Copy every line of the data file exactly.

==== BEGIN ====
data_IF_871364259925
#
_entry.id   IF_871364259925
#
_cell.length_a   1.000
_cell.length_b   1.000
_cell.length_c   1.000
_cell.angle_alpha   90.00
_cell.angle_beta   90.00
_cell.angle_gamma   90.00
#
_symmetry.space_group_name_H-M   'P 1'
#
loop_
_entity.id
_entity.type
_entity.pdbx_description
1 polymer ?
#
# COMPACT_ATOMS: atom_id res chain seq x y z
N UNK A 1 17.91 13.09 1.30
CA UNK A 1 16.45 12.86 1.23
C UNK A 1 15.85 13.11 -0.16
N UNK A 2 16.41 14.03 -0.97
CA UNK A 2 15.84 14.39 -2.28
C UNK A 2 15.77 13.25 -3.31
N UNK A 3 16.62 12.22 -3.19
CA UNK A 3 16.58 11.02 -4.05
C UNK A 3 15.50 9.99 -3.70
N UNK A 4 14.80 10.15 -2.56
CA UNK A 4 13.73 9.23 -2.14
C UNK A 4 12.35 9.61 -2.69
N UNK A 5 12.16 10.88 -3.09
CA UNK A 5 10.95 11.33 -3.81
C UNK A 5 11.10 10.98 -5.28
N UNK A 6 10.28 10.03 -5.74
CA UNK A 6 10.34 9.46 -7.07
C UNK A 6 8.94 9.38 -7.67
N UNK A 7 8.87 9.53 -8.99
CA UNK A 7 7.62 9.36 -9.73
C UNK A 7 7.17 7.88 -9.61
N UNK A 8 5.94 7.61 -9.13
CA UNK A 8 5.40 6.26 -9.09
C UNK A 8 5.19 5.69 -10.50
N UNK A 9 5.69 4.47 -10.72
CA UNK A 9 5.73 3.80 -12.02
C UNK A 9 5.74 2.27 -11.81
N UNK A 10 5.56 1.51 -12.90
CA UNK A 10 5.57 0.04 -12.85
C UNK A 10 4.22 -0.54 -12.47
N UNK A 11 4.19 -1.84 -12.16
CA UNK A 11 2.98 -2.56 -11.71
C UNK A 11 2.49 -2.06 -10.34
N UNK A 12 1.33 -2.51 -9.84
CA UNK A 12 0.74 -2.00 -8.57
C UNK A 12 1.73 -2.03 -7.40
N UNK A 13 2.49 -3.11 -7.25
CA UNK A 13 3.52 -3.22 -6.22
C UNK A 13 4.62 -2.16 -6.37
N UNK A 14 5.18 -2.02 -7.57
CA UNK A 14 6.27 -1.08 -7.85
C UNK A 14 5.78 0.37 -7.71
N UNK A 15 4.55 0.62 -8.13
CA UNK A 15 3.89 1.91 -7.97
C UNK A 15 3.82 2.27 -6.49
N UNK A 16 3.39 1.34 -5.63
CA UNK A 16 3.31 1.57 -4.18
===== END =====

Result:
data_IF_871364259925
#
_entry.id   IF_871364259925
#
_cell.length_a   1.000
_cell.length_b   1.000
_cell.length_c   1.000
_cell.angle_alpha   90.00
_cell.angle_beta   90.00
_cell.angle_gamma   90.00
#
_symmetry.space_group_name_H-M   'P 1'
#
loop_
_entity.id
_entity.type
_entity.pdbx_description
1 polymer ?
#
# COMPACT_ATOMS: atom_id res chain seq x y z
N UNK A 1 17.91 13.09 1.30
CA UNK A 1 16.45 12.86 1.23
C UNK A 1 15.85 13.11 -0.16
N UNK A 2 16.41 14.03 -0.97
CA UNK A 2 15.84 14.39 -2.28
C UNK A 2 15.77 13.25 -3.31
N UNK A 3 16.62 12.22 -3.19
CA UNK A 3 16.58 11.02 -4.05
C UNK A 3 15.50 9.99 -3.70
N UNK A 4 14.80 10.15 -2.56
CA UNK A 4 13.73 9.23 -2.14
C UNK A 4 12.35 9.61 -2.69
N UNK A 5 12.16 10.88 -3.09
CA UNK A 5 10.95 11.33 -3.81
C UNK A 5 11.10 10.98 -5.28
N UNK A 6 10.28 10.03 -5.74
CA UNK A 6 10.34 9.46 -7.07
C UNK A 6 8.94 9.38 -7.67
N UNK A 7 8.87 9.53 -8.99
CA UNK A 7 7.62 9.36 -9.73
C UNK A 7 7.17 7.88 -9.61
N UNK A 8 5.94 7.61 -9.13
CA UNK A 8 5.40 6.26 -9.09
C UNK A 8 5.19 5.69 -10.50
N UNK A 9 5.69 4.47 -10.72
CA UNK A 9 5.73 3.80 -12.02
C UNK A 9 5.74 2.27 -11.81
N UNK A 10 5.56 1.51 -12.90
CA UNK A 10 5.57 0.04 -12.85
C UNK A 10 4.22 -0.54 -12.47
N UNK A 11 4.19 -1.84 -12.16
CA UNK A 11 2.98 -2.56 -11.71
C UNK A 11 2.49 -2.06 -10.34
N UNK A 12 1.33 -2.51 -9.84
CA UNK A 12 0.74 -2.00 -8.57
C UNK A 12 1.73 -2.03 -7.40
N UNK A 13 2.49 -3.11 -7.25
CA UNK A 13 3.52 -3.22 -6.22
C UNK A 13 4.62 -2.16 -6.37
N UNK A 14 5.18 -2.02 -7.57
CA UNK A 14 6.27 -1.08 -7.85
C UNK A 14 5.78 0.37 -7.71
N UNK A 15 4.55 0.62 -8.13
CA UNK A 15 3.89 1.91 -7.97
C UNK A 15 3.82 2.27 -6.49
N UNK A 16 3.39 1.34 -5.63
CA UNK A 16 3.31 1.57 -4.18